Definition of brackish
1 : somewhat salty brackish water
2a : not appealing to the taste brackish teab : repulsive a brackish personality
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Examples of brackish in a Sentence
the office coffee is often some brackish brew that's been sitting around for a couple of hours
the river becomes brackish as we approach the tidemark
Recent Examples of brackish from the Web
Diamondback terrapins, which live along the coast from Texas to New England, are the only U.S. turtle that lives in brackish waters.
The brackish waters of Chesapeake Bay hide an Atlantis of early American settlements that have slowly succumbed to the sea since early Americans colonized them in the mid-1600s.
The proposed well on the western edge of Lake Arlington would have collected excess gas and brackish, or salty, water produced by the company’s natural gas wells in the immediate area.
That’s revealing mud, rocks, algae, brackish water and slime on parts of the Greenbelt and nearby riverside.
Coston said more will be known soon about how drinking brackish Delta water may have affected the pigs’ health.
About $2 million intended for a study on brackish groundwater was also defunded.
As their name suggests, banded water snakes like to hang out in Louisiana's freshwater and brackish bodies, especially swamps.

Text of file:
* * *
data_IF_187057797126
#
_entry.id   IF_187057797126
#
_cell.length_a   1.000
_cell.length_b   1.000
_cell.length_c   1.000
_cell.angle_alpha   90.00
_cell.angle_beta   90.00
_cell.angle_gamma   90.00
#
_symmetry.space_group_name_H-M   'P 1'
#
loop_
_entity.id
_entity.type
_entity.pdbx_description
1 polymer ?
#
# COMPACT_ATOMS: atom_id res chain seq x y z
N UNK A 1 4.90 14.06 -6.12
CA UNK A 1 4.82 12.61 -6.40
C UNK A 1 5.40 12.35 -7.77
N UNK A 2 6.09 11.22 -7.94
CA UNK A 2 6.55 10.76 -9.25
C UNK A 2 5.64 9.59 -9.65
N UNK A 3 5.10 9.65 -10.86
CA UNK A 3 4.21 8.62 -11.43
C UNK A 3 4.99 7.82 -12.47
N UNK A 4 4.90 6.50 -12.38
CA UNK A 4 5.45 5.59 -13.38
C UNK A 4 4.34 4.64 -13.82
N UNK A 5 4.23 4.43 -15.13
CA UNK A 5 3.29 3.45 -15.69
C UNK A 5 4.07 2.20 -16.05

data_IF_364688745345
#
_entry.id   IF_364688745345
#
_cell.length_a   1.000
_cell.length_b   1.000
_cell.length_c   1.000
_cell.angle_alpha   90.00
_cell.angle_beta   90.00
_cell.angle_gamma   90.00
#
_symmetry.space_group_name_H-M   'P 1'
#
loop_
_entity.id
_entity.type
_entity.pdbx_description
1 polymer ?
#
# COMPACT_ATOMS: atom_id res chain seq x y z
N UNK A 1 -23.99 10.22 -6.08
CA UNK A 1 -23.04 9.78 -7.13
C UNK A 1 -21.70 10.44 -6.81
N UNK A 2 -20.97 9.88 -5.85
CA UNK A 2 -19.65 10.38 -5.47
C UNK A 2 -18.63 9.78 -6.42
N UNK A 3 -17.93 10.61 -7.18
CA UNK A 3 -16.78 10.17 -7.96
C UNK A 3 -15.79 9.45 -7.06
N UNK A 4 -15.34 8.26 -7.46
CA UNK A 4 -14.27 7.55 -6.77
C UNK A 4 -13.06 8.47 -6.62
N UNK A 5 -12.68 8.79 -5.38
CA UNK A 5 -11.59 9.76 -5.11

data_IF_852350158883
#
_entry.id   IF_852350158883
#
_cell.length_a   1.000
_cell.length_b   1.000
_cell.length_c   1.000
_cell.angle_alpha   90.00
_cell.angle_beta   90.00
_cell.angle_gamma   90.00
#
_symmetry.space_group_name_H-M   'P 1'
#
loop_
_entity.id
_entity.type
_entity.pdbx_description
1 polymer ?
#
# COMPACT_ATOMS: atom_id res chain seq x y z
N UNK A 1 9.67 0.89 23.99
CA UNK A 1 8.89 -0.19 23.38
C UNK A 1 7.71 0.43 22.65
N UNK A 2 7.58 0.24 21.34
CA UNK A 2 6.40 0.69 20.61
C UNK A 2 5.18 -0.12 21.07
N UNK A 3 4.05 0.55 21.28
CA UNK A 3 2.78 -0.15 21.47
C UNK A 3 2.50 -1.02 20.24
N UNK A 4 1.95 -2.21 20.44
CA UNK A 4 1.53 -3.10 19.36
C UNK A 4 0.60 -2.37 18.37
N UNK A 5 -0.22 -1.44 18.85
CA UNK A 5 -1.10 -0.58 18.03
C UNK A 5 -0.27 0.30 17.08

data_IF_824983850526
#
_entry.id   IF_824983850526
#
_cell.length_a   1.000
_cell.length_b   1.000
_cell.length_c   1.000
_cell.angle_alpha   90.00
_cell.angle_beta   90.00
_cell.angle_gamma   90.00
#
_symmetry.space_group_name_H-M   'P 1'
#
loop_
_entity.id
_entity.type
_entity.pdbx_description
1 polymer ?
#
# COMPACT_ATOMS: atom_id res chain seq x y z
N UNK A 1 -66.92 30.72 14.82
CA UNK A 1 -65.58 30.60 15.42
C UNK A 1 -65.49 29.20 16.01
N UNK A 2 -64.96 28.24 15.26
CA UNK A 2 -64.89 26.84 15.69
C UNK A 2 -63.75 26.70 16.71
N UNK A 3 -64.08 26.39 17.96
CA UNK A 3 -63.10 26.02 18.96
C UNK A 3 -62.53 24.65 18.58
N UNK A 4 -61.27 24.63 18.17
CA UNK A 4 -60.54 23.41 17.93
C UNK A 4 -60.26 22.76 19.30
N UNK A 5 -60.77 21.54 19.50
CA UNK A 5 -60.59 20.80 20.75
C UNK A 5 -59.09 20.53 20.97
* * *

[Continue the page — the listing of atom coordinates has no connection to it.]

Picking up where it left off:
Biologists had largely dismissed the first attacks as flukes, and in any case sharks were all but unknown in those brackish waters.
These example sentences are selected automatically from various online news sources to reflect current usage of the word 'brackish'. Views expressed in the examples do not represent the opinion of Merriam-Webster or its editors. Send us feedback.
Did You Know?
When the word brackish first appeared in English in the 1500s, it simply meant "salty," as did its Dutch ancestor "brak." Then, as now, brackish water could simply be a mixture of saltwater and freshwater. Since that time, however, "brackish" has developed the additional meanings of "unpalatable" or "distasteful" - presumably because of the undrinkable quality of saltwater. "The brackish water that we drink / Creeps with a loathsome slime, / And the bitter bread they weigh in scales / Is full of chalk and lime." As this use from Oscar Wilde's "Ballad of Reading Gaol" illustrates, brackish water can also include things other than salt that make it unpleasant to drink.
Origin and Etymology of brackish
Dutch brac salty; akin to Middle Low German brac salty
First Known Use: circa 1552See Words from the same year
BRACKISH Defined for English Language Learners
Definition of brackish for English Language Learners
: somewhat salty
BRACKISH Defined for Kids
Definition of brackish for Students
: somewhat salty brackish water
Seen and Heard
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